echo $i:;
    grep "^$i " lookup.txt;
    echo;
    j=$(($j + 1));
    pctnow=$(($j * 100 / $total));
    if [ $pctnow -ne $pct ]; then
    echo >&2 -n .;
    pct=$pctnow;
    fi;
    done
    ) >values_len8plus.txt
    echo >&2

    echo --- Complete result following ---
    cat values_len8plus.txt

    Like

  32. I pronounce / as “slash”, /etc as “ettckk” (like you have something in your mouth), ~ as “squiggly” (or occasionally “the little squiggly”). fsck is “eff suck”.

    Like

  33. For someone who doesn’t speak Perl and isn’t motivated to learn, can anyone please explain in English (or in clear pseudocode) what the original shell command sausage was trying to accomplish?

    (Captcha: “10:30 blanche”. 10:30?)

    Like

  34. Am I the only one that pronounces everything (except WWW, which I pronounce as World Wide Web) as the actual letters?

    SQL – Ess Que El
    HTTP – Aich Tee Tee Pee

    and then I pronounce the ones that arent letters the way I imagine they sound.

    / – Fshhhp
    – Shhhhpf
    . – Poit
    ~ – ooOOooeeeEEoo

    Like

  35. Simply written in a few lines of Perl code without insanity:


    #!/usr/local/bin/perl

    use strict;
    use warnings;

    my $store;
    while(){
    chomp;
    push @{$store->{join '', sort split //}}, $_;
    }

    foreach (sort {length($a) length($b) } keys %{$store}){
    print "@{$store->{$_}}n" if @{$store->{$_}} > 1;
    }

    And you just do: script.pl /usr/share/dict/words | tail -1

    You can have it remove the names by ignoring anything with a capital in the first loop.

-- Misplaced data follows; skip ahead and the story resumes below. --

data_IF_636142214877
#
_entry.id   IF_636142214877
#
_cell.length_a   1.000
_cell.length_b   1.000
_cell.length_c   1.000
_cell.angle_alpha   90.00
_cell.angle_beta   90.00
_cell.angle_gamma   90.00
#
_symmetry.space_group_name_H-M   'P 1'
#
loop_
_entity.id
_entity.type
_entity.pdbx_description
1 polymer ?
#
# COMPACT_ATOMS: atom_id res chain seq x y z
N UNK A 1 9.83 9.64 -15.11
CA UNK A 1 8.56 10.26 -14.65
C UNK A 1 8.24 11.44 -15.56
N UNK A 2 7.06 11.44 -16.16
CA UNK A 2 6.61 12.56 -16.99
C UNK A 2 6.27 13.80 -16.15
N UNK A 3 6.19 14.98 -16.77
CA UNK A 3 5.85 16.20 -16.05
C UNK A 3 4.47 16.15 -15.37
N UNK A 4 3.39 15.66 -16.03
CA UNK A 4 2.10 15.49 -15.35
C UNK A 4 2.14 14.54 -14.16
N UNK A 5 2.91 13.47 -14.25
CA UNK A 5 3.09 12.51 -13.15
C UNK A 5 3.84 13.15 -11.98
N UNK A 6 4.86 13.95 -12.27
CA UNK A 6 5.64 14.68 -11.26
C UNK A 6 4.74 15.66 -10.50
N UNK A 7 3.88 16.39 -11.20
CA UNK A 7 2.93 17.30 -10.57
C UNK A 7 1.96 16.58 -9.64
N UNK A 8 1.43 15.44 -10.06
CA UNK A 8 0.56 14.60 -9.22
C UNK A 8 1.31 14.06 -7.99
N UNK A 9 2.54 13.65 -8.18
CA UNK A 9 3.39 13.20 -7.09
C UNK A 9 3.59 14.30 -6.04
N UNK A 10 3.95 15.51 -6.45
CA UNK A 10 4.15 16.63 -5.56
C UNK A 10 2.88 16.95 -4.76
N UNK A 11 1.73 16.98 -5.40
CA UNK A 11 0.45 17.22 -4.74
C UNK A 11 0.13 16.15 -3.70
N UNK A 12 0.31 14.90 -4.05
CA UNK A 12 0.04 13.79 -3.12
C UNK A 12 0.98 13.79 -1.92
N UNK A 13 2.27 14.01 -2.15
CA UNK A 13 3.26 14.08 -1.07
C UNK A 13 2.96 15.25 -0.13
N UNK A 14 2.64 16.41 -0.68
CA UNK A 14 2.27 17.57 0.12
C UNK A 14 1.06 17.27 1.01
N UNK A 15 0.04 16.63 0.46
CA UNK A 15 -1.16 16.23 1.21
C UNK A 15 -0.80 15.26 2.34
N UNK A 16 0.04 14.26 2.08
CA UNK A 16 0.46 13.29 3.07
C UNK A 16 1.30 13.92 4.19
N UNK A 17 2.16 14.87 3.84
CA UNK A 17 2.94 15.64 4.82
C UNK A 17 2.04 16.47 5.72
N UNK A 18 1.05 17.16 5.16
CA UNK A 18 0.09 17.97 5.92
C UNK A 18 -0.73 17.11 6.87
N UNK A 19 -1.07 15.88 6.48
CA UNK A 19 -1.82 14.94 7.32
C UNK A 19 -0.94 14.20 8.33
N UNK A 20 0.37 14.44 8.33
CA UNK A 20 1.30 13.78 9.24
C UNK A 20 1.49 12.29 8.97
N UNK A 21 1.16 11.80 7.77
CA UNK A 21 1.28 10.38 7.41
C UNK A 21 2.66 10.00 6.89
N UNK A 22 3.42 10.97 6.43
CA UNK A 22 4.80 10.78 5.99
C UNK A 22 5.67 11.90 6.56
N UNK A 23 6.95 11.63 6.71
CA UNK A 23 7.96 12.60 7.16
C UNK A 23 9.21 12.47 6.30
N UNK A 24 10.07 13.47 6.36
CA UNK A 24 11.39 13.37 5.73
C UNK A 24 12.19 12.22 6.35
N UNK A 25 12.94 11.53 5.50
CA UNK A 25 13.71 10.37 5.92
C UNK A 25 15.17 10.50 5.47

Like

  36. Oooo damn you webforms suck with coding:

    inside the while (){ should be the wakas (or angle brackets)

    if this works:
    while(<>){

    Like

  37. I think of ‘etc’ as “etts” for some reason. I guess my brain is lazy.
    ‘usr’ is “user.” I don’t really pronounce ‘/’ at all, I just say “user bin python” or “etts X11 X org dot conf.” Similarly, ‘~/.mozilla’ is just “dot mozilla” and ‘/home/katie’ is “home katie.”

    Even more confusingly, ‘$HOME’ is just “home.” It’s a good thing I don’t often talk to people about Linux in person.

    As for BASH scripts, I pretty much give up and move it to a Python script if it’s longer than one line or involves more than three pipes.

    Fun times:

    fortune | sed '/you/& and Gary Busey/is' | cowsay -n

    P.S.: reCAPTCHA: “cuddling York” – I’m not sure why this amuses me, but it does.

    Like

  38. Thats not really a Bash script, it’s a bunch of Awk and Perl strung together with minimal amount of shell commands. If you like Perl so much, why not just write a Perl script rather than this mess of Perl one-liners strung together.You can write perfectly readable, clean code in Bash, but it takes a bit of discipline, and skill.

    Like